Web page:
William Kentridge | Triumphs and Laments Woodcuts continues

Work on the fifth and largest work in the Triumphs and Laments Woodcut series titled: Leaning on Air has begun.

A section of the frieze by William Kentridge, along the Tiber River in Rome.
Reference used for the woodcut Leaning on Air, 2019
The reference drawing made by William Kentridge for Leaning on Air, 2019,

 In early 2016, William Kentridge was at work on a monumental frieze to be installed along the banks of Rome’s Tiber River in April of the same year. The 550 meter work, stencilled onto the river’s wall from Ponte Sisto to Ponte Mazzini, called Triumphs and Laments and consists of scenes from Rome’s cultural and political history from drawings that Kentridge had been preparing in his Johannesburg studio for several years.

Preparing the drawing to trace onto the woodblocks in William Kentridge’s Studio, Maboneng, Johannesburg, 2019

In January 2016, Kentridge also began discussions with a long-time collaborator, Master Printer Jillian Ross of David Krut Workshop (DKW), about using these drawings as the basis for a series of large woodcut prints. Ross and her assistants Sbongiseni Khulu and Chad Cordeiro began extensive tests on a grouping of three figures from the frieze as this would be their first woodcut project with Kentridge. Over the year the printing team worked on creating and editioning the first two woodcuts in the series, Mantegna and The Flood. February 2017 saw the completion of the third and fourth woodcuts, Lampedusa, and That which I do not remember was completed in October 2017.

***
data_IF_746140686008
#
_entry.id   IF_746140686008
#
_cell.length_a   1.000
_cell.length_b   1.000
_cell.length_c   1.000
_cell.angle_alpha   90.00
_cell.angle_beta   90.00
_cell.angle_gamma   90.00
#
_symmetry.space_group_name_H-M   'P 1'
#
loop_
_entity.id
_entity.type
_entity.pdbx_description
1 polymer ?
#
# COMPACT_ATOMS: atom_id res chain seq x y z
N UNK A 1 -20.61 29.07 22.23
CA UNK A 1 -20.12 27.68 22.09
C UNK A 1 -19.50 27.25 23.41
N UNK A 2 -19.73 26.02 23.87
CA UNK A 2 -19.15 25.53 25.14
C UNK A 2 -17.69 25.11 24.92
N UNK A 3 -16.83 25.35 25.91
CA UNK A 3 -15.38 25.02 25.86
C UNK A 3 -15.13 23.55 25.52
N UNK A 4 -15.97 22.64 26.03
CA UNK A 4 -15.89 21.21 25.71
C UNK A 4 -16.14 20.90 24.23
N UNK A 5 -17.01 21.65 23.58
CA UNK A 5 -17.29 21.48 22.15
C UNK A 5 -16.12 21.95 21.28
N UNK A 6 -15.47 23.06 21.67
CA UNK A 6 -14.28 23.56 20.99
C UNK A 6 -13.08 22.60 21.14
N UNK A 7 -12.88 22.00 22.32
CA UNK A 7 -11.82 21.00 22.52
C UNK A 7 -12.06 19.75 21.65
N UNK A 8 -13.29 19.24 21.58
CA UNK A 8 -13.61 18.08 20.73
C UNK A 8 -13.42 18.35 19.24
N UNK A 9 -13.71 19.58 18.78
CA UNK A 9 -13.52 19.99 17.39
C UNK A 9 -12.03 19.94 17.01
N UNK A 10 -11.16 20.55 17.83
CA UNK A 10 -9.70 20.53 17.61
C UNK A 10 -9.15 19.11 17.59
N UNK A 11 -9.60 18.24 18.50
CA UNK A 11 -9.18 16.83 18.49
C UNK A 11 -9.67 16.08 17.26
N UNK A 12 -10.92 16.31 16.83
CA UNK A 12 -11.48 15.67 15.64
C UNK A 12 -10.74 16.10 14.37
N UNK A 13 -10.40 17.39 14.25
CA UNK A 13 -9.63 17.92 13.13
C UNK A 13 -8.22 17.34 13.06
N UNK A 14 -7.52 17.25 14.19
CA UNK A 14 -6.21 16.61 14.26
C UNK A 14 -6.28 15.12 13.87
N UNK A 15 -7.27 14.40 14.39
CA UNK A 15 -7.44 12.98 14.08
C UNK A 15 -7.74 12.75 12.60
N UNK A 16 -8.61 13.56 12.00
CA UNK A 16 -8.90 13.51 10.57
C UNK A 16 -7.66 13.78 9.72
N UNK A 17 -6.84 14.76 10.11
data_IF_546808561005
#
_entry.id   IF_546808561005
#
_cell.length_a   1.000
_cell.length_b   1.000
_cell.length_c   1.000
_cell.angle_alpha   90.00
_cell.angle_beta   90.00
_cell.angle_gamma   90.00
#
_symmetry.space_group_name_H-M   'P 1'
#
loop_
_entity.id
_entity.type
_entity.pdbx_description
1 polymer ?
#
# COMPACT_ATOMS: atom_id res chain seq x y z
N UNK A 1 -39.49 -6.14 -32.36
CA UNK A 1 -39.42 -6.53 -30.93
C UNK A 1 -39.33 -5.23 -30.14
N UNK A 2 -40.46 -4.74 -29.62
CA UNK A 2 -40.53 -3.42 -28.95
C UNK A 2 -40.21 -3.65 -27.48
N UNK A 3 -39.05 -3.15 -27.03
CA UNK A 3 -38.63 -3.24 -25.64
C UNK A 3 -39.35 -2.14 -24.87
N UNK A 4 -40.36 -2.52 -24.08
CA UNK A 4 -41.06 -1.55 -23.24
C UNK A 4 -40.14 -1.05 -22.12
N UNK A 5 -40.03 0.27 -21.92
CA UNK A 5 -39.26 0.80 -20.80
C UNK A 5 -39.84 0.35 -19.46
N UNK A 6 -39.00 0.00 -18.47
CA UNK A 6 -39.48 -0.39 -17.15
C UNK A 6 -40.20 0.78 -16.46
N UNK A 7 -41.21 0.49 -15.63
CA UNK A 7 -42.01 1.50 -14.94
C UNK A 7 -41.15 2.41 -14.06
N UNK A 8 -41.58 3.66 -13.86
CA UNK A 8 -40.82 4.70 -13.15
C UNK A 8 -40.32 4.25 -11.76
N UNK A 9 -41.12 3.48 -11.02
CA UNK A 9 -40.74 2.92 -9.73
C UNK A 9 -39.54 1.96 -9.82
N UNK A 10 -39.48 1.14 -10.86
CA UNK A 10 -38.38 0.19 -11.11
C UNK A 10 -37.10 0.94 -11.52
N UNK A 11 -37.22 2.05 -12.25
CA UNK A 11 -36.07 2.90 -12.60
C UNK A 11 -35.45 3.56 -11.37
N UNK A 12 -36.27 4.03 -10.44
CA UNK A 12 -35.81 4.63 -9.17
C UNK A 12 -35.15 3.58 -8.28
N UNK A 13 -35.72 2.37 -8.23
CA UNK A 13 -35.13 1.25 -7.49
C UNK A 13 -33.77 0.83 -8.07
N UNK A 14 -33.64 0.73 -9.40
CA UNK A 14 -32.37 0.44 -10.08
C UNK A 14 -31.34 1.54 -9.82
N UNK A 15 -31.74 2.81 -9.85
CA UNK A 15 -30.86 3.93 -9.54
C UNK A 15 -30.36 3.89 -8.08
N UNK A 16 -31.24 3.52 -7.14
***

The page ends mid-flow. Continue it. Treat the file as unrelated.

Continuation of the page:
2019 will see the completion of the fifth and final image Leaning on Air. It is the largest work of the series, roughly 2m x 3,5m and made in two parts.

Above: the David Krut team carving the woodblocks for Leaning on Air at the David Krut Workshop in Maboneng. There are currently 8 blocks in the left part and 14 blocks in the right.

For more information about the first four prints in the series go here.

The Making of ‘That Which I do not remember’ the fourth print in the series is currently on show until April 2019 at the David Krut Projects Gallery, 142A Jan Smuts Ave:

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